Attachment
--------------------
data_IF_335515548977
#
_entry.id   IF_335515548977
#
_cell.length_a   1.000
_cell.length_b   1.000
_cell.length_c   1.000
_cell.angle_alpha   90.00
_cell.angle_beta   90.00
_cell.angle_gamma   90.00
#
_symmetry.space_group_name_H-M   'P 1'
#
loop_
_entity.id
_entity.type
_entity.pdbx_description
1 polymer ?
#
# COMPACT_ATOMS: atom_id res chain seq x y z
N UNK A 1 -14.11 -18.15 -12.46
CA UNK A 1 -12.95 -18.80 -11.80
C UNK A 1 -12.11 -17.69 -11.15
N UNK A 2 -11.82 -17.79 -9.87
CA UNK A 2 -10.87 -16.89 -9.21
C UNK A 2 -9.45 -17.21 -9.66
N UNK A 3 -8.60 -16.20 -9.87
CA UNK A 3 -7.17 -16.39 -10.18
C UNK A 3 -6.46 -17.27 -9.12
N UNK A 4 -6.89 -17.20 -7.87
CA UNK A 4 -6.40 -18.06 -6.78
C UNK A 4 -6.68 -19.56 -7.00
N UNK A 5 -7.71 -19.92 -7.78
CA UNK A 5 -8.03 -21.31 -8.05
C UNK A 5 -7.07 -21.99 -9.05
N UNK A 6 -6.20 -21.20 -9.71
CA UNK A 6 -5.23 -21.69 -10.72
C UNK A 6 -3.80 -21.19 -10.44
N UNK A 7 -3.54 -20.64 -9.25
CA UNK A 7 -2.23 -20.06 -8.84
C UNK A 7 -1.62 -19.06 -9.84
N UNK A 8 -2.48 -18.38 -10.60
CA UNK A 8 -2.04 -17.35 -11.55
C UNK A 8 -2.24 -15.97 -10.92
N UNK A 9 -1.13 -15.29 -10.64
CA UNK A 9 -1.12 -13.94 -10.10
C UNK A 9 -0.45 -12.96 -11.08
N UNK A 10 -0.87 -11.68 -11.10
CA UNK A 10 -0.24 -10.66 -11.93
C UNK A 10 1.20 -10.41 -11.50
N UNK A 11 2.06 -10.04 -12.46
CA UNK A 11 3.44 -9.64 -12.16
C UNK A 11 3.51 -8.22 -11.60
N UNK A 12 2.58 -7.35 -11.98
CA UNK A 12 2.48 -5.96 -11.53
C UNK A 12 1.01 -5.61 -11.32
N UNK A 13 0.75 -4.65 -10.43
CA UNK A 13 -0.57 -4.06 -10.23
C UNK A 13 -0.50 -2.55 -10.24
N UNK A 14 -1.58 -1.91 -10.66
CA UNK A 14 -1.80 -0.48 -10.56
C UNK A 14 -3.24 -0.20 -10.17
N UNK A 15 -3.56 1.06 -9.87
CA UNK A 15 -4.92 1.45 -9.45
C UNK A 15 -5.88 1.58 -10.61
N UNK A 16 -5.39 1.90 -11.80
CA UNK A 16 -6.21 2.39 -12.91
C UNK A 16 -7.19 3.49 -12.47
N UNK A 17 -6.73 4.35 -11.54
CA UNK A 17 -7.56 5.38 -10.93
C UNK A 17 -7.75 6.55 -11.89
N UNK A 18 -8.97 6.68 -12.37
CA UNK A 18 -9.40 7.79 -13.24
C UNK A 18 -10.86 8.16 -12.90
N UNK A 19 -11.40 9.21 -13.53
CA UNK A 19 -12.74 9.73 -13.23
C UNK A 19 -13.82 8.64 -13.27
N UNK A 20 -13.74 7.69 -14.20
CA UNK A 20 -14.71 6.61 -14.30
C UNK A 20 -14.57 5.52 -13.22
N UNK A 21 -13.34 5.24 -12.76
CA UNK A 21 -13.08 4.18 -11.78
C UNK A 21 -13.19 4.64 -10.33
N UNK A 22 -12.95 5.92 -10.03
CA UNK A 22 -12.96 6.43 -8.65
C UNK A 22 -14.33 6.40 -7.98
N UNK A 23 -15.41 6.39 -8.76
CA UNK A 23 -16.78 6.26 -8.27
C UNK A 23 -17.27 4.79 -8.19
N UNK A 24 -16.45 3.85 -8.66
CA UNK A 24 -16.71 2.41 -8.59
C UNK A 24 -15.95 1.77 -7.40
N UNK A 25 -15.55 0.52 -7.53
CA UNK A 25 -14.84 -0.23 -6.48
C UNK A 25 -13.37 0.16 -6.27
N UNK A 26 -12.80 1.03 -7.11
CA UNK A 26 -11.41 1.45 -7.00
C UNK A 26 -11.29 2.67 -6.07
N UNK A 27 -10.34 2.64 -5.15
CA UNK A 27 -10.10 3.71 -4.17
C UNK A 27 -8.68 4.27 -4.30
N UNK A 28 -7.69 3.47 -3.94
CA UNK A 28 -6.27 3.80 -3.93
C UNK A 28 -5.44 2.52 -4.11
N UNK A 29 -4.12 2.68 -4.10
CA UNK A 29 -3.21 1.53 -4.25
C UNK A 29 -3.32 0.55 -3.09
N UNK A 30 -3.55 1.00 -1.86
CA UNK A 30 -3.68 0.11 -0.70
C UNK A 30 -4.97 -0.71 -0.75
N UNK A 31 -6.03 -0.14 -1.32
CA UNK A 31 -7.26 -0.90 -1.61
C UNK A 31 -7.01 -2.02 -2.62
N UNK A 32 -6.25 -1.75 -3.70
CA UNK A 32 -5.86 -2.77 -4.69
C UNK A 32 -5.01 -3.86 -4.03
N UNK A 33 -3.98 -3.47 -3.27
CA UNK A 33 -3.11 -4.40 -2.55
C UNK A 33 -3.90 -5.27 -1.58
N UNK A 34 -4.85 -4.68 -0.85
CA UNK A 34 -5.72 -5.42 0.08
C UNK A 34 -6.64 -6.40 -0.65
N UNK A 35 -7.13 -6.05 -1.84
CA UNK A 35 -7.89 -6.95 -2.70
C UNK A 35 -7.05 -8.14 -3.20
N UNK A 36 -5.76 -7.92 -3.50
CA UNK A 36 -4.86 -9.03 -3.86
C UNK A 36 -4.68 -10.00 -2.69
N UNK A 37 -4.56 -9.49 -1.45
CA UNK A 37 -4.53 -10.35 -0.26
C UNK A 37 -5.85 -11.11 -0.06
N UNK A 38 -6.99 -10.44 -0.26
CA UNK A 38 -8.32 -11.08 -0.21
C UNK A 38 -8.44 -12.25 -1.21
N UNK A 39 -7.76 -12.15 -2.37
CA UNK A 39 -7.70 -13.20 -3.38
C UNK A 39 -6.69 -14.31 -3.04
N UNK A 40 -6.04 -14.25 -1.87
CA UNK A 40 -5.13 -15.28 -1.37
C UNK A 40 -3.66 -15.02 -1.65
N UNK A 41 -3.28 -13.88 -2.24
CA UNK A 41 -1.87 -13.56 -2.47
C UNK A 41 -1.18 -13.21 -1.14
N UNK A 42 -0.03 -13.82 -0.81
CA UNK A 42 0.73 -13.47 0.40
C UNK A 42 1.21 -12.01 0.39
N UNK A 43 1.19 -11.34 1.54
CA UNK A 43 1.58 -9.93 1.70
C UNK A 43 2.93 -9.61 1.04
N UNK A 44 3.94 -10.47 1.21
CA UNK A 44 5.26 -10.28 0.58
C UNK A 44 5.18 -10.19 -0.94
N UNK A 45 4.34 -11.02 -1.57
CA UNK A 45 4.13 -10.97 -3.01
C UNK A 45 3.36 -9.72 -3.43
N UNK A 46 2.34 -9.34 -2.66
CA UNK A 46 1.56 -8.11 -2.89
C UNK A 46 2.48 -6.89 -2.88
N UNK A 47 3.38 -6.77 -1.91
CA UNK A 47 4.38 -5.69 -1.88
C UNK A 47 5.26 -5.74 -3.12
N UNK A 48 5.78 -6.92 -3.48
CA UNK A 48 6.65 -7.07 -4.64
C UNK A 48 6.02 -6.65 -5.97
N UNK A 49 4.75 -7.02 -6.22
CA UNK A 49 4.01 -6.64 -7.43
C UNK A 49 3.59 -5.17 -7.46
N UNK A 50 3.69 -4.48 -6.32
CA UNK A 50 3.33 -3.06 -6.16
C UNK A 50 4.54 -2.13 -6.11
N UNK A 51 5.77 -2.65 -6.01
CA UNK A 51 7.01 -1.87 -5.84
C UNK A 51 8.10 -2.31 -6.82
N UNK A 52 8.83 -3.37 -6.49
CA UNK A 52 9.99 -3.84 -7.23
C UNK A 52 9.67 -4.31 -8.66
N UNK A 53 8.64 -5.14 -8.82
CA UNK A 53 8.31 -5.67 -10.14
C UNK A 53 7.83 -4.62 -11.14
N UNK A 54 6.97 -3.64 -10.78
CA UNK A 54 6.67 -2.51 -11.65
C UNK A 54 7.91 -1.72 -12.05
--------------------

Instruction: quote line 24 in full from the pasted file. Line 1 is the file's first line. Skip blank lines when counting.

N UNK A 2 -11.82 -17.79 -9.87